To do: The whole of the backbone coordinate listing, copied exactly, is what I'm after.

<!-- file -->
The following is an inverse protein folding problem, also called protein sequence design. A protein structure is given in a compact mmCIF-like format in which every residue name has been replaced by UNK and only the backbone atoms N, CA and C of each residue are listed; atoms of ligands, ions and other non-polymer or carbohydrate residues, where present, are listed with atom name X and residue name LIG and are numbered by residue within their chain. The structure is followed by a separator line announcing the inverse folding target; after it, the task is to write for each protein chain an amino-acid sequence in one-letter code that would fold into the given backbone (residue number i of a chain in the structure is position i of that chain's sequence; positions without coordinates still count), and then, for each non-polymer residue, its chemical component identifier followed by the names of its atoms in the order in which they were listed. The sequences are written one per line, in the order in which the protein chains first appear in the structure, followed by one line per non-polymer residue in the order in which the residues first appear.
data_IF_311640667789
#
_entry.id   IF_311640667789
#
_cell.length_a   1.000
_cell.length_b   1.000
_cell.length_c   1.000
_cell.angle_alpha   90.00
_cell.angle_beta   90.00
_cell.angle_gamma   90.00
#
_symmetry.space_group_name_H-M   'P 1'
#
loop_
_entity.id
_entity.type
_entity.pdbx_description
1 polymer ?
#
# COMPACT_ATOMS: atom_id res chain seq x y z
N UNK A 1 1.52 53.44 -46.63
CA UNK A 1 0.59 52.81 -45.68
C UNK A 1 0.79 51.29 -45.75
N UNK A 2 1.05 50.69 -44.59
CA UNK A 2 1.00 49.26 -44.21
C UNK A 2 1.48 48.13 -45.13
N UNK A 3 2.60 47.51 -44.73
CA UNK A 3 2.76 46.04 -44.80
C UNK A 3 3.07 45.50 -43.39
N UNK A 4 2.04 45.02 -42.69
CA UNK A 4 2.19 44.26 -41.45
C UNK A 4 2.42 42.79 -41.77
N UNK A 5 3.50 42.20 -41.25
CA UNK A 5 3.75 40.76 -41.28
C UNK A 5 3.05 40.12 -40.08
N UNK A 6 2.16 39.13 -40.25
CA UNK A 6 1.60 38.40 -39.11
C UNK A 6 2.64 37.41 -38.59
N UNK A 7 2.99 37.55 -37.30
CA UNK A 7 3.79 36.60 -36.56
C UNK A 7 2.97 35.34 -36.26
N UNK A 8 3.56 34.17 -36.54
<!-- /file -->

The following is an inverse protein folding problem, also called protein sequence design. A protein structure is given in a compact mmCIF-like format in which every residue name has been replaced by UNK and only the backbone atoms N, CA and C of each residue are listed; atoms of ligands, ions and other non-polymer or carbohydrate residues, where present, are listed with atom name X and residue name LIG and are numbered by residue within their chain. The structure is followed by a separator line announcing the inverse folding target; after it, the task is to write for each protein chain an amino-acid sequence in one-letter code that would fold into the given backbone (residue number i of a chain in the structure is position i of that chain's sequence; positions without coordinates still count), and then, for each non-polymer residue, its chemical component identifier followed by the names of its atoms in the order in which they were listed. The sequences are written one per line, in the order in which the protein chains first appear in the structure, followed by one line per non-polymer residue in the order in which the residues first appear.
data_IF_311640667789
#
_entry.id   IF_311640667789
#
_cell.length_a   1.000
_cell.length_b   1.000
_cell.length_c   1.000
_cell.angle_alpha   90.00
_cell.angle_beta   90.00
_cell.angle_gamma   90.00
#
_symmetry.space_group_name_H-M   'P 1'
#
loop_
_entity.id
_entity.type
_entity.pdbx_description
1 polymer ?
#
# COMPACT_ATOMS: atom_id res chain seq x y z
N UNK A 1 1.52 53.44 -46.63
CA UNK A 1 0.59 52.81 -45.68
C UNK A 1 0.79 51.29 -45.75
N UNK A 2 1.05 50.69 -44.59
CA UNK A 2 1.00 49.26 -44.21
C UNK A 2 1.48 48.13 -45.13
N UNK A 3 2.60 47.51 -44.73
CA UNK A 3 2.76 46.04 -44.80
C UNK A 3 3.07 45.50 -43.39
N UNK A 4 2.04 45.02 -42.69
CA UNK A 4 2.19 44.26 -41.45
C UNK A 4 2.42 42.79 -41.77
N UNK A 5 3.50 42.20 -41.25
CA UNK A 5 3.75 40.76 -41.28
C UNK A 5 3.05 40.12 -40.08
N UNK A 6 2.16 39.13 -40.25
CA UNK A 6 1.60 38.40 -39.11
C UNK A 6 2.64 37.41 -38.59
N UNK A 7 2.99 37.55 -37.30
CA UNK A 7 3.79 36.60 -36.56
C UNK A 7 2.97 35.34 -36.26
N UNK A 8 3.56 34.17 -36.54